In the 1980s, the notion that an organisation would find itself compelled to act in a particular way without a direct profit motive would have been an anathema. Now, CSR is integral to the fabric of corporate life. Large organisations spend millions to prove that they are good corporate citizens to the world. In doing so, they leverage types of additional brand value in order to further their own economic interests. CSR is used as a differentiation tactic.
Will the way that technology replaces people also be used in differentiation in the future?
If you take a dystopian view, then the world is speeding towards mass unemployment at worst or a hollowing out of the labour market with very low wages on one side and very high wages on the other at best, exacerbating inequality. As a consumer, would I pay more to be sure that a real person is looking after me when buying a product or service? Currently, I don’t care that much. In the future? I don’t know, but if you look at the pace of technological change, the issue is no longer what is possible. It is what will be acceptable to the masses. The masses are more socially aware and connected in ways that were inconceivable not long ago. Knowledge is power and the citizen has more power in their handheld devices than at any point in the history of humanity.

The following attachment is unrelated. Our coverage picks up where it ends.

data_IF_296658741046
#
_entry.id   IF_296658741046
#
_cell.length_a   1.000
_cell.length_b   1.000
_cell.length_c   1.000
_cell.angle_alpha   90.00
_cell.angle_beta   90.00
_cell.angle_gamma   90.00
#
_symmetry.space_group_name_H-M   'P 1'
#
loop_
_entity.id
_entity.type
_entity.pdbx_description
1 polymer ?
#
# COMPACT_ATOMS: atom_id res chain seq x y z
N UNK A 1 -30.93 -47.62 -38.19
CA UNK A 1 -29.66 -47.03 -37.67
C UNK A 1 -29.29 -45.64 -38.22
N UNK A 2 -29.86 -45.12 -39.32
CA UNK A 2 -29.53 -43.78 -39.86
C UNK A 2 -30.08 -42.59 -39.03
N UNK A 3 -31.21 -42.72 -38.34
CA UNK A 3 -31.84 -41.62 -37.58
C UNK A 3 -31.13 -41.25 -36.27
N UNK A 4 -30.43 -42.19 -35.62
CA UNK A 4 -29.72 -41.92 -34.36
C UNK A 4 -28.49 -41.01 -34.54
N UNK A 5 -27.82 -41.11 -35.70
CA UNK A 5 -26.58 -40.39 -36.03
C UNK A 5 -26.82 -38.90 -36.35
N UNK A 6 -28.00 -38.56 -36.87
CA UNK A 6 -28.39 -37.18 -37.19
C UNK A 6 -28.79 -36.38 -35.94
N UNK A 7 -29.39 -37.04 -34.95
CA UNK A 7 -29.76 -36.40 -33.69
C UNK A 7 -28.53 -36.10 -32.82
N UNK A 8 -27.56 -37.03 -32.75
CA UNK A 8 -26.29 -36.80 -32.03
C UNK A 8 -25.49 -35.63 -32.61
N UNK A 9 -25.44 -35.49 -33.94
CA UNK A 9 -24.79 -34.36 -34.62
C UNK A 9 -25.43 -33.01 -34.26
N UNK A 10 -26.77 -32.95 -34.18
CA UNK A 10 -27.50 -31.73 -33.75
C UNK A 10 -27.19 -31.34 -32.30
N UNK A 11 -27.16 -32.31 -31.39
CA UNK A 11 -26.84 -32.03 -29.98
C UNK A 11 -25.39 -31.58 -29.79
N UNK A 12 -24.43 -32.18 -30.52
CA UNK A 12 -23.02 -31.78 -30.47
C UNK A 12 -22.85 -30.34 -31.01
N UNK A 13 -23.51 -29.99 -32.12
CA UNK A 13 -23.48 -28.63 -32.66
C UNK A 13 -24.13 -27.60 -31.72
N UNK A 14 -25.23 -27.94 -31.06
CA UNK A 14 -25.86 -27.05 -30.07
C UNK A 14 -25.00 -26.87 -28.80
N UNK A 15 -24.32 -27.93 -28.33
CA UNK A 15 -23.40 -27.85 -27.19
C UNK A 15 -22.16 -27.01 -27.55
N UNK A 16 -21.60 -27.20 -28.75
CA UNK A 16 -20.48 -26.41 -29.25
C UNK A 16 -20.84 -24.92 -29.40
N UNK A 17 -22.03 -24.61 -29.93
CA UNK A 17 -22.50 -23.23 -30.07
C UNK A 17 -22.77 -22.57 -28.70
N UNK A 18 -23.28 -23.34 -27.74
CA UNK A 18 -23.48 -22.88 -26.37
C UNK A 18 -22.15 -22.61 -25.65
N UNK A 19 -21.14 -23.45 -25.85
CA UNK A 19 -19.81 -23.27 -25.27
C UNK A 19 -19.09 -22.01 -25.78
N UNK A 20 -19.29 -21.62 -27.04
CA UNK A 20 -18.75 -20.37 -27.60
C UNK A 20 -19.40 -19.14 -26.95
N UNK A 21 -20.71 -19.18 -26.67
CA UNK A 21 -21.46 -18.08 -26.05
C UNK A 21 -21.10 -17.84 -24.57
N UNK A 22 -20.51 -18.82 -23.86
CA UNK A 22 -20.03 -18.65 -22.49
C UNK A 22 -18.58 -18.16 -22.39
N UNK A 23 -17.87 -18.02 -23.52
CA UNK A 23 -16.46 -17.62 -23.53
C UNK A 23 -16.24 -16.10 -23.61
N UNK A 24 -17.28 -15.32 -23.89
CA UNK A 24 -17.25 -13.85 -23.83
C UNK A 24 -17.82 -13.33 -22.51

What is your view on the key debates and concerns for 2019?
Dr. Stuart Wigham is a Content Manager and Consultant at ON THE MARK. OTM is a boutique organisation design firm with offices in the UK and US. Its experience and passion for collaborative business transformation is supported by pragmatism, systems thinking, and a belief in people.